Deep down, most of us want to believe the myths and urban legends we hear about our favorite players and teams.
But it’s time to set some things straight.
The following are some of the common myths and lies from the world of sports that are still tricking people.
And while we believed them before, we’d be remiss if we didn’t clear the air and shed some light on these misconceptions.
While technically true, the ragged inspirational yarn about Michael Jordan getting cut from his high school basketball team is misleading in nature.
Don’t get me wrong, Jordan was asked to step down from the varsity basketball team.
But considering he was a sophomore at the time, and he just moved down to junior varsity—where he absolutely crushed the competition—it was clear that Jordan had the talent to play above his age but just wasn’t physically ready yet.
Apparently some people still believe this strange myth, but no, balls used in professional soccer matches are not filled with buoyant helium instead of oxygen.
The notion behind the myth is that helium-filled soccer balls account for some of the insane curve and pace that pro soccer players can put on the ball, but the truth is, these guys are just fuggin’ good.
Contrary to popular belief, the illegal practice of corking a baseball bat does not allow hitters to smash the ball any deeper than a normal bat.
Corked bats do hold an unfair advantage, however, because they’re lighter and allow sluggers a faster swing, which means they have a fraction of a second longer to adjust to pitches.
But there is a distinct disadvantage of corking a bat—besides punishment from the MLB—and that is the ball comes off a lighter bat with lower velocity.
“WHAT THE F@#$?? He was moving!! Sir! I disagree!!” -- me and every other basketball fan reacting to a seemingly bogus charge called on their team.
The common belief that a true-blue offensive charge foul only occurs when a defender is planted in place and takes a shoulder to the chest with the unflinching grit of Stonewall Jackson.
But the rules on charging fouls state that as long as a defender has established a legal guarding position—meaning he has two feet on the floor and is facing his opponent—he may have one or both feet off the ground at the point of contact with an offensive player.
So if a defender sets himself and then hops in front of an offensive player and receives a leading shoulder square in the sternum, it’s not a blocking foul.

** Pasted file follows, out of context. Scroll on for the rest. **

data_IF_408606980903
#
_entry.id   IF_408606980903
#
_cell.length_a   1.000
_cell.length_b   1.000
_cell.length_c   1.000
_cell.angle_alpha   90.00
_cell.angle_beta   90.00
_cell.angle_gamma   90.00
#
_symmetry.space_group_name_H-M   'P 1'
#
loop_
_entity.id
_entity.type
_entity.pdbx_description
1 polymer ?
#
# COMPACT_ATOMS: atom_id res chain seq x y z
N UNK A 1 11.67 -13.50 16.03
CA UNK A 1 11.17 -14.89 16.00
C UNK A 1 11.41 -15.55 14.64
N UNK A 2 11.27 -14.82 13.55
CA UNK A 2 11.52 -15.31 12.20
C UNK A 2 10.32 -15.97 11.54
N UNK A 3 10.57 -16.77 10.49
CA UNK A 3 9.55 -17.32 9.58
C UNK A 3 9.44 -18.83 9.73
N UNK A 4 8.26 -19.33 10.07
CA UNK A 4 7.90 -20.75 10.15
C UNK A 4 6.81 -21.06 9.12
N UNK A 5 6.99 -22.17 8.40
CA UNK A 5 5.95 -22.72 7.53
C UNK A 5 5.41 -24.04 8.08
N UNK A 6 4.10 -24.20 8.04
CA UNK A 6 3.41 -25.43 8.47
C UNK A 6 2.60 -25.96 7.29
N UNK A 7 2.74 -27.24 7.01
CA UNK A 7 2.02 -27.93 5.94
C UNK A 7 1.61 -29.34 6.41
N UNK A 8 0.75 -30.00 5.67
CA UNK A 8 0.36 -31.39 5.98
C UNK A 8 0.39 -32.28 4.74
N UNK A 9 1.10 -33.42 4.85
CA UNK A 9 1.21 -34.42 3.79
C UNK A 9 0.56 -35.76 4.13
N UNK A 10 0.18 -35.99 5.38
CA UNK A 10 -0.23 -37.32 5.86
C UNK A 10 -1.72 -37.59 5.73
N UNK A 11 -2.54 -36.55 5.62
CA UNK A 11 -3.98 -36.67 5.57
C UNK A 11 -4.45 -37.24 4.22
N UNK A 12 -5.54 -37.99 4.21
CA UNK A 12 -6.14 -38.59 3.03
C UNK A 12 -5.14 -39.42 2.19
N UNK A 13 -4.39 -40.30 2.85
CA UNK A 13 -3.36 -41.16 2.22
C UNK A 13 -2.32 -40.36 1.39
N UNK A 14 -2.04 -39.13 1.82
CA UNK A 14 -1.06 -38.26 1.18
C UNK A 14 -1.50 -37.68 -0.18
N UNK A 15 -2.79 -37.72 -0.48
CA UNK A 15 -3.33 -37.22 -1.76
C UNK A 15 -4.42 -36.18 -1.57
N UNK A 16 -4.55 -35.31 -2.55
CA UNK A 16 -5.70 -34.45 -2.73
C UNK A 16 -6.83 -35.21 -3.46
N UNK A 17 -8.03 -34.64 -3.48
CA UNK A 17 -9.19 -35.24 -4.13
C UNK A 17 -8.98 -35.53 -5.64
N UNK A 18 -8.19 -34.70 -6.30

I know, it infuriates me too.
Wally Pipp was a first baseman for the New York Yankees during the 1920s and, as the legend goes, was the player who asked off a game with a minor headache and was replaced by a young Lou Gehrig.
Getting “Wally Pipp’d” has since become synonymous in baseball with the act of leaving a game for a minor medical or personal reason and being permanently replaced by your temporary stand-in, who performs exceedingly well in your absence.
The truth of the Wally Pipp story is that he and the Yankees were struggling at the time, and many players were switched out of their starting roles during the 1925 season.
Pipp begging off for an aspirin wasn’t a pivotal moment in baseball history, and his replacement by Gehrig was inevitable.
For most college sports fans, a “full ride” scholarship sounds like a fully paid, all-expenses-covered trip through higher education.
The reality, however, is that there’s no such thing as a free ride (or a free lunch), and most four-year, full-scholarship athletes graduate with nearly $15,000 in expenses.
I know, we should all cry a weepy, winding river for them.
It’s not an old misconception, but it’s gaining steam fast.
The mystique surrounding Michael Jordan and his triumph over illness in Game 5 of the 1997 NBA Finals has recently been called into question by former NBA star Jalen Rose.
Rose was liquored up and hanging out with a gaggle of Indiana University students last month when he made the claim that the flu Jordan played with during his 38-point performance against the Utah Jazz was actually a hangover.